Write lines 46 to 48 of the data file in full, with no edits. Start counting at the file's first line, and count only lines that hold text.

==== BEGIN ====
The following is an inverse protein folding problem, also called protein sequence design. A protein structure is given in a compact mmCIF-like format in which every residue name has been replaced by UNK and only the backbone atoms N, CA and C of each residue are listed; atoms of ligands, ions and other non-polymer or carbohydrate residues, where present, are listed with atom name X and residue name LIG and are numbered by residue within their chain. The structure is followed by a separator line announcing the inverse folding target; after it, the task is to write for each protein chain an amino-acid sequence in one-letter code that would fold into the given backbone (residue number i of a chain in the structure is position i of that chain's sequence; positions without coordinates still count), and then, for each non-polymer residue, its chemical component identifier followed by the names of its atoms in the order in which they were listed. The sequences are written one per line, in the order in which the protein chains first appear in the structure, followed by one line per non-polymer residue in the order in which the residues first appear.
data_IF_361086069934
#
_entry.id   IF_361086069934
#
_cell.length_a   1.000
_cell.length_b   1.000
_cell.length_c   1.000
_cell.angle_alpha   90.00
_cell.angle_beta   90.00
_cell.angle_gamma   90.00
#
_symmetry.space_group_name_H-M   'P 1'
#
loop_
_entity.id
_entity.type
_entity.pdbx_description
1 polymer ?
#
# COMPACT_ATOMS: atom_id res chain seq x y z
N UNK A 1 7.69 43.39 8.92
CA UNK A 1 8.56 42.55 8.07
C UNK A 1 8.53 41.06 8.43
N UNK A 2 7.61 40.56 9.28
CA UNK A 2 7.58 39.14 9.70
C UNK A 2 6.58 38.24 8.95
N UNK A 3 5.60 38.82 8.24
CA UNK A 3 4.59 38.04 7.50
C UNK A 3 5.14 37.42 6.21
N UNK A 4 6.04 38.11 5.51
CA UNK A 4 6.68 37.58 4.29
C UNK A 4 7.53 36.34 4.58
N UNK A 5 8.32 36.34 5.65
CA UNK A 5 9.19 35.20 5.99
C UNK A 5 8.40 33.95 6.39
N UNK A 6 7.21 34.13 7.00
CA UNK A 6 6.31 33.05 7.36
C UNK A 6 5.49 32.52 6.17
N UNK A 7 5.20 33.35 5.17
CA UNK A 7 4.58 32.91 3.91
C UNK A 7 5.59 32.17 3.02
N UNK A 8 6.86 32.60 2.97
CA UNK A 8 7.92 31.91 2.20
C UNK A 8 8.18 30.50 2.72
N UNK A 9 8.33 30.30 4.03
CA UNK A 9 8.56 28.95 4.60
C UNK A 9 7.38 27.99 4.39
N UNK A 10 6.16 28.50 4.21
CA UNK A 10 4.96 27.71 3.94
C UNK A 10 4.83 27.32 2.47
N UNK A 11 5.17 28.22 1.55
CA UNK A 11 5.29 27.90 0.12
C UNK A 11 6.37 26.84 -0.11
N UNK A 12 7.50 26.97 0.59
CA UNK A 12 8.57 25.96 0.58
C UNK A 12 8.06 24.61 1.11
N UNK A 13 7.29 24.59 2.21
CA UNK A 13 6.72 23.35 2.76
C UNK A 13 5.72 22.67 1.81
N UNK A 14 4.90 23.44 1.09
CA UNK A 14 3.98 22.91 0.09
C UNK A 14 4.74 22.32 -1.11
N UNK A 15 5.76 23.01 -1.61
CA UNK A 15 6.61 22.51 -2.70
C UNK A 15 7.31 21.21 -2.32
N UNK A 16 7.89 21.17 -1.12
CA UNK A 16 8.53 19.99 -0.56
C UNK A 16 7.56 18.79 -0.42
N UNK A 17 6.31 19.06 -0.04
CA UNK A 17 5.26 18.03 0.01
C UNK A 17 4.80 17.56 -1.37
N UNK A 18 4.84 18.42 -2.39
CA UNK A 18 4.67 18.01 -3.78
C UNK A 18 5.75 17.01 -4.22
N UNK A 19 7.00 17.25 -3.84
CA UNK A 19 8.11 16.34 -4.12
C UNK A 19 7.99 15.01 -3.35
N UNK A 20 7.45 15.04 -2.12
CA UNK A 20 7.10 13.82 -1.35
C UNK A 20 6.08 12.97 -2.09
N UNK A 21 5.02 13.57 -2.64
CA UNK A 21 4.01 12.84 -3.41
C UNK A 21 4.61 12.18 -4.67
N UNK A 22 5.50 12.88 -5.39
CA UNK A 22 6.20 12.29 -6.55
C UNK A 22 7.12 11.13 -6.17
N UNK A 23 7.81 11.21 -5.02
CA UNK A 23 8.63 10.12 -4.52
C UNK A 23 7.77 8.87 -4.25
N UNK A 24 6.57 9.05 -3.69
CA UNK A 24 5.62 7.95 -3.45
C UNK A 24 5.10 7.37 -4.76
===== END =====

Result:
N UNK A 9 8.33 30.30 4.03
CA UNK A 9 8.56 28.95 4.60
C UNK A 9 7.38 27.99 4.39